Whack-a-mole: the classic arcade game where a player is faced with a never-ending stream of moles popping up from the ground. When a player hit one in the right corner of the board, one pops up on the left side. Reforming education is a lot like Whack-a-Mole; the industry has so many interconnected issues and contradictory problems that no solution can cover every need. Technology promises to change this by providing educators with a larger mallet. Instead of whacking one mole, we can get three; it almost feels like we can get the whole board. Unfortunately, this is not the case.
Recently, Charlotte Kent wrote a piece for The Chronicle of Higher Education that discusses how focus on technical skills in education has lessened emphasis of soft skills like attendance and work ethic. She cites an employer survey from 2009 which states, “the most serious gaps [in employees] are believed to be ‘soft skills’ such as work ethic, accountability and self-motivation.” The study highlights a significant gap between skill level and performance level and attributes it to the lack of soft skills. Kent sums up the findings by saying, “people know how to do jobs; they just don’t act like it.” She emphasizes soft skills in her classroom as a means of preparing students for the professional world. Her article laments how students disregard these regulations and expresses concerns for how education is shaping its learners.
How does this play out in our application of technology? My online classes are all structured to be completed over various weeks. Theoretically, I could open up all of the material at the start of the semester, grade work as students see fit to complete it, and then close the course at the end of the semester. Students could complete all of their work in Week One or complete it all in Week Fifteen.
Yet, this would only whack the mole of skill and not of responsibility. My instinct, like Kent’s, tells me the course should do more than simply test understanding. I am concerned about students not learning lessons about time management and respect for the instructions and schedules of others.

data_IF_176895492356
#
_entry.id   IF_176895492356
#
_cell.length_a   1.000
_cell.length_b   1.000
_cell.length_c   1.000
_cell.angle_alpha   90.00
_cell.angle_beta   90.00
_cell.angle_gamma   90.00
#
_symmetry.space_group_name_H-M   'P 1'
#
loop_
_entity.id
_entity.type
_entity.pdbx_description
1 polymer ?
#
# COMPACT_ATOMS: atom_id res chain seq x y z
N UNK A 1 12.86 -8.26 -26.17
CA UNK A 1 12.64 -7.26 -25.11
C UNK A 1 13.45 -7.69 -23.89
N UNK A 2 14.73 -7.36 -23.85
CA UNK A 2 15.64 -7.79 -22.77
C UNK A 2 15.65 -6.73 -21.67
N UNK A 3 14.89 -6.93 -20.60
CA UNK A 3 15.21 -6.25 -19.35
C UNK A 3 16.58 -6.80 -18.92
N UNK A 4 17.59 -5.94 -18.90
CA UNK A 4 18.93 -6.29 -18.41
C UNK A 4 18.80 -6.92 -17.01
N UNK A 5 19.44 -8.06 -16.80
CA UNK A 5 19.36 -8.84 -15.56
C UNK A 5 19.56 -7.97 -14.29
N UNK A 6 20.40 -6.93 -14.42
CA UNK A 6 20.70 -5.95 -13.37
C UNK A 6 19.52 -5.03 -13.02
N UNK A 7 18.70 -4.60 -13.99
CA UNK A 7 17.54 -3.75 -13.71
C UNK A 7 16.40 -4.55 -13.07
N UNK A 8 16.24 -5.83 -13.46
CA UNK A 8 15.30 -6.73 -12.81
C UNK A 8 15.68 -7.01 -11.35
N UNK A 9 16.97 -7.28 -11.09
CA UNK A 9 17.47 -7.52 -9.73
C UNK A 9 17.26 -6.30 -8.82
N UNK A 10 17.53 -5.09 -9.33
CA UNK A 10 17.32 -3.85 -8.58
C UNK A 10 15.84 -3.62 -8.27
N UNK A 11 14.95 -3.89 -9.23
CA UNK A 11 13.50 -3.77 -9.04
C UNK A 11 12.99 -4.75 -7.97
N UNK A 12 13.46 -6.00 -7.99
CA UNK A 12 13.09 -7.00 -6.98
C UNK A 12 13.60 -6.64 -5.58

Conversely, an opponent might argue that these grades should not be intertwined. Education is about documenting skills adoption. How do we, as educators, resolve this tension? What are we expecting ourselves to do? What is our role in preparing our students for a professional world? Do we even have a role in that or are we solely in charge of topical knowledge?
As I thought about Kent’s point, the Detroit Free Press published an article titled, “Got Job Skills? Michigan Needs You.” The article goes on to discuss Michigan’s “skills gap” in areas of skilled trades, nursing, and even engineering. The article states that 64% of these jobs require a bachelor’s degree or higher, and yet only 26% of Michigan residents have those qualifications. As much as I wanted to side with Kent and commit myself to soft skill enforcement, the dire need presented for my state prompts me to consider designing streamlined online degree programs for these trades and jobs. If a person can master the skills of the job, or merely prove they already have them mastered, then they could fill the desperate gap being discussed. Current technology seems primed to design these programs and allow students easy access to them.
The tension between these two articles represents the tension within education. To extend the Whack-a-Mole metaphor to its fullest extent, hitting moles with a mallet represents a strategic failure. To rid my yard of moles, I need to consider deep structural changes. This should be a lesson. No matter how technology equips us, educators still need to answer structural questions about intent, purpose, and obligations of our programs. Even the largest mallet can’t overcome that fact.
To Read John Gallagher’s article in the Detroit Free Press, click here.
To Read Charlotte Kent’s article in The Chronicle for Higher Education, click here.